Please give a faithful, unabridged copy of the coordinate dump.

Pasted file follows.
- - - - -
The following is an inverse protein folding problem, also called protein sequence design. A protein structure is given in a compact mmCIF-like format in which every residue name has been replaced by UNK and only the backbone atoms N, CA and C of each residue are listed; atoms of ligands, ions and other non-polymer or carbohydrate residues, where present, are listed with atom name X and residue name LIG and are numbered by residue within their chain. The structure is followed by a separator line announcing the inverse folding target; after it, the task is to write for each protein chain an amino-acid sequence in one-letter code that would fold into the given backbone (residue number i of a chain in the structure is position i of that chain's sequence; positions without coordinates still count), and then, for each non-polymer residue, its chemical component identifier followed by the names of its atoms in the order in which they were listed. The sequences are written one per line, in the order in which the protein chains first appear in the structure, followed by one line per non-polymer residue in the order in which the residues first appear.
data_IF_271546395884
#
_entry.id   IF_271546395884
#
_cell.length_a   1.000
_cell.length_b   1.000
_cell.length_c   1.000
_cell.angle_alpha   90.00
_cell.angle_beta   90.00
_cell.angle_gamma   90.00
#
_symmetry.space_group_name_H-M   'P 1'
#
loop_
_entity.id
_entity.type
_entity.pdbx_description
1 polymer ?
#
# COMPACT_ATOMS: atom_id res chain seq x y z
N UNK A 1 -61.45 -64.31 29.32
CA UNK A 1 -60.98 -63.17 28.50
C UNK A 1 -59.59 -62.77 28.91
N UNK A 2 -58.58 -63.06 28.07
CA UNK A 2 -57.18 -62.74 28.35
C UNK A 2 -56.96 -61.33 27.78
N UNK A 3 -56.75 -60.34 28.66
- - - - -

The following is an inverse protein folding problem, also called protein sequence design. A protein structure is given in a compact mmCIF-like format in which every residue name has been replaced by UNK and only the backbone atoms N, CA and C of each residue are listed; atoms of ligands, ions and other non-polymer or carbohydrate residues, where present, are listed with atom name X and residue name LIG and are numbered by residue within their chain. The structure is followed by a separator line announcing the inverse folding target; after it, the task is to write for each protein chain an amino-acid sequence in one-letter code that would fold into the given backbone (residue number i of a chain in the structure is position i of that chain's sequence; positions without coordinates still count), and then, for each non-polymer residue, its chemical component identifier followed by the names of its atoms in the order in which they were listed. The sequences are written one per line, in the order in which the protein chains first appear in the structure, followed by one line per non-polymer residue in the order in which the residues first appear.
data_IF_271546395884
#
_entry.id   IF_271546395884
#
_cell.length_a   1.000
_cell.length_b   1.000
_cell.length_c   1.000
_cell.angle_alpha   90.00
_cell.angle_beta   90.00
_cell.angle_gamma   90.00
#
_symmetry.space_group_name_H-M   'P 1'
#
loop_
_entity.id
_entity.type
_entity.pdbx_description
1 polymer ?
#
# COMPACT_ATOMS: atom_id res chain seq x y z
N UNK A 1 -61.45 -64.31 29.32
CA UNK A 1 -60.98 -63.17 28.50
C UNK A 1 -59.59 -62.77 28.91
N UNK A 2 -58.58 -63.06 28.07
CA UNK A 2 -57.18 -62.74 28.35
C UNK A 2 -56.96 -61.33 27.78
N UNK A 3 -56.75 -60.34 28.66